Productivity During a Global Pandemic

Because staying alive isn’t enough.


Sally Cho

A lot more expectations and a whole lot more work.

If you told me on March 13th that I’d be crying every morning in front of my laptop trying to understand stoichiometry, I would have laughed in your face. 

When Mrs. Ewing’s voice came over the loudspeakers and announced that school would be canceled for two weeks, I was ecstatic. I was in blissful ignorance. Finally, there would be no expectations to live up to, no deadlines to cram for.

It is now May 21st. Now that I’ve had two months to re-evaluate this whole situation, I can’t help but think… isn’t it messed up that we were all hoping for a deadly virus to reach our city just so we wouldn’t have to go to school anymore?

That should have been a sign that something had to be fixed, something had to be done so that a rampant disease wouldn’t be the best news students got all year. 

Even before the coronavirus pandemic, workaholic culture was a huge problem, especially at North Allegheny. We measured our worth based on how many hours we stayed up studying and how late we got home from our extracurriculars that day. 

Somehow, this mindset has become even worse during a global pandemic.

When everyone is quarantined inside of their homes, everyone expects you to do something with all of this free time on your hands. There is no excuse, none at all. You should be able to reach your full academic potential during this quarantine because there is literally nothing else for you to do.

Some teachers have taken that generalization and really ran with it. 

Every morning when my alarm rings at 7:45, I am immediately filled with dread, wondering how many hours I’m going to spend sitting in front of my laptop that morning. Chemistry alone takes me two hours, and every time I get yet another bad grade on a test, I beat myself up more and more for being so stupid that I can’t even get a good grade in pass/fail online school. How can I be so dumb that I take an hour to do a five-question quiz and still get a C on it? Great, it’s already 11:00. I need to start working on my other subjects. I suck at time management, how did I let two hours pass by on one subject? 

I know I’m not the only one who goes through this torturous thought process every single day. 

The fact is, of course it’s normal to struggle during online school. We are literally living through a global pandemic—something that will be in history books. Nothing is normal for us anymore. Our parents aren’t going to work, we can’t see our friends, and even walking into a grocery store has become a whole different ordeal. How can we be expected to deal with this life-changing event and also sit at our computer for hours teaching ourselves concepts that we couldn’t even understand with a real-life instructor in front of us?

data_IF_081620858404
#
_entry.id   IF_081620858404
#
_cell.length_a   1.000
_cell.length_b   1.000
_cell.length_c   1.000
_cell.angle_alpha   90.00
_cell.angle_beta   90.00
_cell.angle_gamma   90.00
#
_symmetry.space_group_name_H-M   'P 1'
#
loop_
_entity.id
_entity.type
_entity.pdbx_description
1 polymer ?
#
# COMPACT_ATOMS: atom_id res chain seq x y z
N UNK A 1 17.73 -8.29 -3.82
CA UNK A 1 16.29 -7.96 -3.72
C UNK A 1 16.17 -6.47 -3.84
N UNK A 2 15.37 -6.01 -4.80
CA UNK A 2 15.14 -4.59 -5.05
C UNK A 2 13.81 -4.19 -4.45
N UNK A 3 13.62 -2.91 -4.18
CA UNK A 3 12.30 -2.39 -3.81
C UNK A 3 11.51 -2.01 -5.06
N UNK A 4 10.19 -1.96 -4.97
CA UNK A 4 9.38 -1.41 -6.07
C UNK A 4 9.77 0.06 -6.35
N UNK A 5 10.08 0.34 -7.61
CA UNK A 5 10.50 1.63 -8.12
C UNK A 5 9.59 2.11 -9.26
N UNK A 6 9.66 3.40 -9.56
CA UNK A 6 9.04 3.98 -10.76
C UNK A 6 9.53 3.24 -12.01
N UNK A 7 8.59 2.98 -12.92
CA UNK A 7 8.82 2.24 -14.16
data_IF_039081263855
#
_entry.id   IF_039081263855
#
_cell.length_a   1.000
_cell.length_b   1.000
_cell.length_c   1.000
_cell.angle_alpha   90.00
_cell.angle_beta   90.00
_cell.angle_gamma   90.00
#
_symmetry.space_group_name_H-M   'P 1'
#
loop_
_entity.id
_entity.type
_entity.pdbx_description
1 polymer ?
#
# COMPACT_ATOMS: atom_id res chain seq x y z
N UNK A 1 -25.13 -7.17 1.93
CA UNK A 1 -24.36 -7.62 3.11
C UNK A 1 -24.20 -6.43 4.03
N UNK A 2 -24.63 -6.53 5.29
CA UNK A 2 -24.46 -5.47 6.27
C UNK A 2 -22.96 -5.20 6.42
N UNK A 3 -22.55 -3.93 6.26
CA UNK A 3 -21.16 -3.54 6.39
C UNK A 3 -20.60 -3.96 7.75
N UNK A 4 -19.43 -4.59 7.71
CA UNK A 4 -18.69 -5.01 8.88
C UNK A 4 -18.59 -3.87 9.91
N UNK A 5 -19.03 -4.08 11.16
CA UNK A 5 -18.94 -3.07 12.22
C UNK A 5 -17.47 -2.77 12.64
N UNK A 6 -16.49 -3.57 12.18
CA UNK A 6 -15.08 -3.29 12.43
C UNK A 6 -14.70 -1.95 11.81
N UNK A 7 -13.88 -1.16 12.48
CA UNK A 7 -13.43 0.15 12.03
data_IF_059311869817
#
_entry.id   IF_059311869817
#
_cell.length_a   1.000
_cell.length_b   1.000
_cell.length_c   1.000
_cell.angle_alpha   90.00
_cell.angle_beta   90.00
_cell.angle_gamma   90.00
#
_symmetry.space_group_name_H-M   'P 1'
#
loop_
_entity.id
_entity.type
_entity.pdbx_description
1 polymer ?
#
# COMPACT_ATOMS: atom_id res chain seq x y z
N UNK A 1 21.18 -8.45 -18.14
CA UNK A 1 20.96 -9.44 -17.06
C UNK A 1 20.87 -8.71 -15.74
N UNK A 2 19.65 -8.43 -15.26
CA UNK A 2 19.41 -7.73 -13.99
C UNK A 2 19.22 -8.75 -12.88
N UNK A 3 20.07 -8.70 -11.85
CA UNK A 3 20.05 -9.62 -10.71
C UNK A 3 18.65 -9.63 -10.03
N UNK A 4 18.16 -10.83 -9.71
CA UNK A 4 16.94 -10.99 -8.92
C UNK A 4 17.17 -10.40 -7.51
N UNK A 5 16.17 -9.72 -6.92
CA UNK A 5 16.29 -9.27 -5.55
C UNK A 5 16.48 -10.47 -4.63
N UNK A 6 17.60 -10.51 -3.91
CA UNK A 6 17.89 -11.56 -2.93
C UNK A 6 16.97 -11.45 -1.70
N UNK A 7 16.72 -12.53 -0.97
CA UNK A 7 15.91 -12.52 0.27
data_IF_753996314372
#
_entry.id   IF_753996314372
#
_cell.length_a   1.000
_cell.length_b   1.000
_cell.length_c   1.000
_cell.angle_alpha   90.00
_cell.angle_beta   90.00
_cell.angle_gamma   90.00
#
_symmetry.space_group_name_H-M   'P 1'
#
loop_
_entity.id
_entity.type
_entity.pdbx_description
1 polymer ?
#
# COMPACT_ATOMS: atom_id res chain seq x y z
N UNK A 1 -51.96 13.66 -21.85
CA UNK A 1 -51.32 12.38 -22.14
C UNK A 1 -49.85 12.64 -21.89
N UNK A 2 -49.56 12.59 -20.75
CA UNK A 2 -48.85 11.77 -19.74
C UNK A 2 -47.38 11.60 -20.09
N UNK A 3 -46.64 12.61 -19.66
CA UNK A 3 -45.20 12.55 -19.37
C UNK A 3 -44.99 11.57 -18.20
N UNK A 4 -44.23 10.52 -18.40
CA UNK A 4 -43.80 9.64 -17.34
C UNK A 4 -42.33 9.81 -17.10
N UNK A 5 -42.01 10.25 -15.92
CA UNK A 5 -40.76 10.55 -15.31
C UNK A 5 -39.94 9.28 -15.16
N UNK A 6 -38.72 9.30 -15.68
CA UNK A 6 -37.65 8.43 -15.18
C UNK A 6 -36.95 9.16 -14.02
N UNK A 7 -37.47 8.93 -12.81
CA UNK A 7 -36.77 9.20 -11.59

I’ve been told the words, “What else do you have to do?” by many different teachers and instructors.

That made my blood boil.

I’ve had a six-part chemistry test, an audition via Blackboard Collaborate, an AP exam, and a Zoom acting class all in one day… so… yeah, I have other things to do.

A lot of people are struggling during this quarantine, and it’s unfair to have more expectations for someone just because you think they have nothing better to do. You don’t know what people are going through.

A lot of students still have their extracurriculars going on through online platforms, on top of online school and AP exams to prepare for. A lot of students’ mental health have been negatively affected by quarantine as their home lives aren’t great. A lot of students have parents who are essential workers, and that can be emotionally distressing. 

These circumstances may not seem very common, but they are. Just off the top of my head, I can name four students, including me, whose parents are nurses or doctors working during this pandemic.

I’m tired of being expected to do everything to 100% of my capabilities just because I technically, on a physical level, can. I was scolded a few weeks ago for turning off my camera during a Zoom call because that apparently meant I wasn’t paying attention. What gives you the right to discipline me in my own home for wanting a break from a two hour-long Zoom call?

How are we expected to participate in every single Blackboard Collaborate when they happen sporadically at the most inconvenient times? Do I have to be at my computer sitting in anticipation every hour?

I know there are measures being taken to make sure students don’t feel like this. I appreciate the emails telling me to take care of myself, but I can’t really do that when it seems like every teacher in the world doesn’t care. It’s not like anyone will excuse me from my assignments if I tell them I’m mentally struggling.

For far too long, we’ve measured our value in our productivity. I mean, that’s what our entire system is based on. If you work hard, you’ll become a successful billionaire and if you’re poor, you’re just lazy, right? Aren’t those the American values that made this country so great?

It is okay that you would rather be watching Netflix than doing online school. It doesn’t mean you’re lazy. It means you’re human. 

The fact is, no one has to be productive during this quarantine. No one should be expected to be productive during this quarantine. People are dying everyday, and our lives have been completely flipped upside down. 

You don’t have to write the next great American novel. You don’t have to come out of quarantine 10 pounds lighter. You don’t have to get an A in all of your classes. The only thing you should be expected to do during quarantine is stay alive.